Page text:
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No-Sew Ottoman Cushion

10/10/14, by Megan Steenson

Having cushions custom-made can be expensive. However, making your own, as we did for the storage ottoman in this week’s eNote and the design option shown above, will save you a considerable amount of money. And don’t worry if you’re not handy with a needle and thread — these simple assemblies of plywood, high-density foam, muslin, and upholstery fabric don’t require a single stitch (see the Illustrations below).

Cushion Illustrations

You’ll want to start by determining what the dimensions of the finished cushion need to be, and have the foam cut to match. Then, subtract 1/2" from the length and width of the foam, and cut a plywood or MDF base to these dimensions. Use a jigsaw to cut round corners on the base.

Next, mark layout lines on the base 1" in from each edge. These will be a reference when stretching the fabric over the foam and base.

Cushion How-To1

To determine the length of the muslin (front to back of the cushion), you’ll need to pull a flexible tape measure snugly around the foam and base to compress the foam (photo 1).

Transfer that dimension onto the muslin (photo 2). This is done by measuring from one end of the muslin, and drawing a line. Draw two more lines, one on each side of the first line, 1" away. These lines will come into play if you need to tighten or loosen the tension on the muslin as you attach it.

Now measure 15" beyond the line furthest from the end of the muslin, and cut the material here. This extra length will make it easier to grip the muslin as you pull it.

Use your flexible tape once again to measure around the width (side to side on the cushion) of the foam and base. Just as before, pull the tape taut, slightly compressing the foam. Cut the muslin to this exact dimension.

Mark centerlines on all four edges of the muslin and base. These will help you center the foam and base on the muslin and avoid twisting the material as you pull it.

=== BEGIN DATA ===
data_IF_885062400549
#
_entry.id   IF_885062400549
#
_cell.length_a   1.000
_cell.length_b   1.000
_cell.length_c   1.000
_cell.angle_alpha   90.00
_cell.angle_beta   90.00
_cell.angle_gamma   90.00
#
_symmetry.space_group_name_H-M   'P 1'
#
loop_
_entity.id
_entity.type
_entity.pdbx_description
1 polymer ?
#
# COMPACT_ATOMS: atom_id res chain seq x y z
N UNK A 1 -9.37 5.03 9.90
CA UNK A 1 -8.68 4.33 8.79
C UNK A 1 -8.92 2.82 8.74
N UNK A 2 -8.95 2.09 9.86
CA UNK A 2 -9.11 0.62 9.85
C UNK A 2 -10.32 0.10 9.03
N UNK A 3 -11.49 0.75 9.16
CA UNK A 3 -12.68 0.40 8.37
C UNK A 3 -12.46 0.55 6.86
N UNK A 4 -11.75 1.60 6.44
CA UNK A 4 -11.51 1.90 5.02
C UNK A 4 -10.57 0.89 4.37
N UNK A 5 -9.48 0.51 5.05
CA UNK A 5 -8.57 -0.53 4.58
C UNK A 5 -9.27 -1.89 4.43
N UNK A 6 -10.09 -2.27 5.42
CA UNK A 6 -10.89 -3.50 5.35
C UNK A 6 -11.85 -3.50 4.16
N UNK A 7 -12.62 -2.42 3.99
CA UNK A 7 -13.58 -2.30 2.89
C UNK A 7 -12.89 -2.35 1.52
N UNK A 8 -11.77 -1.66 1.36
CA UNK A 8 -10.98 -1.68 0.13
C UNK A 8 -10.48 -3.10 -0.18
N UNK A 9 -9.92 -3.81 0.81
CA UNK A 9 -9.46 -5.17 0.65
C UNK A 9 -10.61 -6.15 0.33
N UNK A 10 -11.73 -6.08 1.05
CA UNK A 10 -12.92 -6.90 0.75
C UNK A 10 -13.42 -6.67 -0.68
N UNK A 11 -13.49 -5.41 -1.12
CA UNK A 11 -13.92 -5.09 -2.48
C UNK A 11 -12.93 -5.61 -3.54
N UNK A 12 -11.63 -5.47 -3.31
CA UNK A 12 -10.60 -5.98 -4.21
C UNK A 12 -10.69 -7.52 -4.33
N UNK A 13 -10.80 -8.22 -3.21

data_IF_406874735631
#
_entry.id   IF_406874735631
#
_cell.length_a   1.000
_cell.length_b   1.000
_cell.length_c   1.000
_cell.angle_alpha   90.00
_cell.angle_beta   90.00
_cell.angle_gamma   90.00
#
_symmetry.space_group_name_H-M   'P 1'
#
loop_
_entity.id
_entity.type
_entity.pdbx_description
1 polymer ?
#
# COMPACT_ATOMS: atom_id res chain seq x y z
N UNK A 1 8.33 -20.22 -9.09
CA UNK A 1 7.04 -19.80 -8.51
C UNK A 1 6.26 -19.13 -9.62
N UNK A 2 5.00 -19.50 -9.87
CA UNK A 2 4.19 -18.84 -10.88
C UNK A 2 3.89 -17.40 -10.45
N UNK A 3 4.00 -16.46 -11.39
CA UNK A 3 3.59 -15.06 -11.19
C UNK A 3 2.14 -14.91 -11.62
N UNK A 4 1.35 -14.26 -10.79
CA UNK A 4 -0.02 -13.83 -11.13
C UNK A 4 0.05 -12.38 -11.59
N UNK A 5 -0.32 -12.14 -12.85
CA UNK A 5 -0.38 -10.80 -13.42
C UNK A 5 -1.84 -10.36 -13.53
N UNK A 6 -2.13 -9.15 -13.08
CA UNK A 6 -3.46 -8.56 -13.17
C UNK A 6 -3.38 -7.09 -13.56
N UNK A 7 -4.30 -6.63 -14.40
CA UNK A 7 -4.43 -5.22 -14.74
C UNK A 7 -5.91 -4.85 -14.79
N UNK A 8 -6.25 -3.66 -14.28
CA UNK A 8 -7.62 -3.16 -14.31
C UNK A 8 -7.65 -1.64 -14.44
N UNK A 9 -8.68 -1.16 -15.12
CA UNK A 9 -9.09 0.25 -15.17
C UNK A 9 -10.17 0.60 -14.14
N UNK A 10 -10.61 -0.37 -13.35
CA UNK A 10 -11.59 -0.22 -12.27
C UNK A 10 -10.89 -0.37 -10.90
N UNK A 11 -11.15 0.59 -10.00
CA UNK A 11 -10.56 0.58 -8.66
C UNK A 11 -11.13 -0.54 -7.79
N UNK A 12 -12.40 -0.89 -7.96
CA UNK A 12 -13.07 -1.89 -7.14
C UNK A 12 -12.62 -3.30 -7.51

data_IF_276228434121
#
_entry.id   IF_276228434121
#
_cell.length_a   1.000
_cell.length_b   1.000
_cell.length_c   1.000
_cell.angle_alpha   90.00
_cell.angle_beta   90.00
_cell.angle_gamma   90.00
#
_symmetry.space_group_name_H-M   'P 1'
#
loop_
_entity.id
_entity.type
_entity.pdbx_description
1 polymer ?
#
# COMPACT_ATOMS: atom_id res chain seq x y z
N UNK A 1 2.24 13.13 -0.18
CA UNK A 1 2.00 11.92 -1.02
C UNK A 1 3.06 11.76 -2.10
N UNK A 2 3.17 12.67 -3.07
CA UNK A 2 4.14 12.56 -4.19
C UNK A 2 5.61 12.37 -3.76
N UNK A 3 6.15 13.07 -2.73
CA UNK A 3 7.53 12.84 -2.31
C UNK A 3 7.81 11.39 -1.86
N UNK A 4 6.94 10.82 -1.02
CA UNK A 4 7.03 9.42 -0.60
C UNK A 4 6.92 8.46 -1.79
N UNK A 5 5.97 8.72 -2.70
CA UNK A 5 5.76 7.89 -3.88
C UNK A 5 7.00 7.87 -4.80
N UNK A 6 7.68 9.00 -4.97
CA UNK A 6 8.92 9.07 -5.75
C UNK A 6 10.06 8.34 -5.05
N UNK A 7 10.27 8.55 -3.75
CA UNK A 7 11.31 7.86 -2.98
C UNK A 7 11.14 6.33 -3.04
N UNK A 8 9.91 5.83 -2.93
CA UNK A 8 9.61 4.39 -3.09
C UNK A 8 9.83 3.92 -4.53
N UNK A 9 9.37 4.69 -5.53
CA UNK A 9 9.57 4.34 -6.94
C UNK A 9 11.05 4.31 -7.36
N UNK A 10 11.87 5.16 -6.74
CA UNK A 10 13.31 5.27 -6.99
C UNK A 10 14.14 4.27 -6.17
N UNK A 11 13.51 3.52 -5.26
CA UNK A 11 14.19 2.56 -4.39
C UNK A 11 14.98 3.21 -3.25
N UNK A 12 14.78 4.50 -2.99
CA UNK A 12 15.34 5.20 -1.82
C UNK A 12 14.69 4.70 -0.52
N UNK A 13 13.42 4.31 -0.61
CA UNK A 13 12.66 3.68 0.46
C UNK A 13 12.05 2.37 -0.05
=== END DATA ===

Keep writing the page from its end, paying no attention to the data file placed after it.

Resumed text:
Cushion How-To2

Staple the muslin in place along one edge of the plywood, making sure the staples sink in completely (photo 3). Now pull the muslin so the middle line on the fabric aligns with the layout line on the base. For a rounder edge, pull the muslin to the next guideline. For a crisper edge, ease tension off the muslin until the first guideline matches the line on the plywood base. Staple the muslin at the desired tension (photo 4). Repeat the process for the sides of the cushion, and then trim the excess muslin at each corner (photo 5).

Cushion How-To3

Cutting, marking, and applying the fabric are similar to the procedure used for the muslin. One important difference is that you’ll cut the fabric to exact dimensions (no extra for pulling).

Staple the fabric to the front and back edges. Stop 4” short of the corners to allow room for the final corner folds (photo 6). Now continue stapling the fabric along both sides of the cushion (photo 7). Here, you can go all the way into the corners. Finish your cushion by trimming, folding, tucking, and stapling the fabric in each corner (photo 8). Make it so the seam in the fabric faces the side of the cushion, this will leave your cushion with a nice, polished corner.

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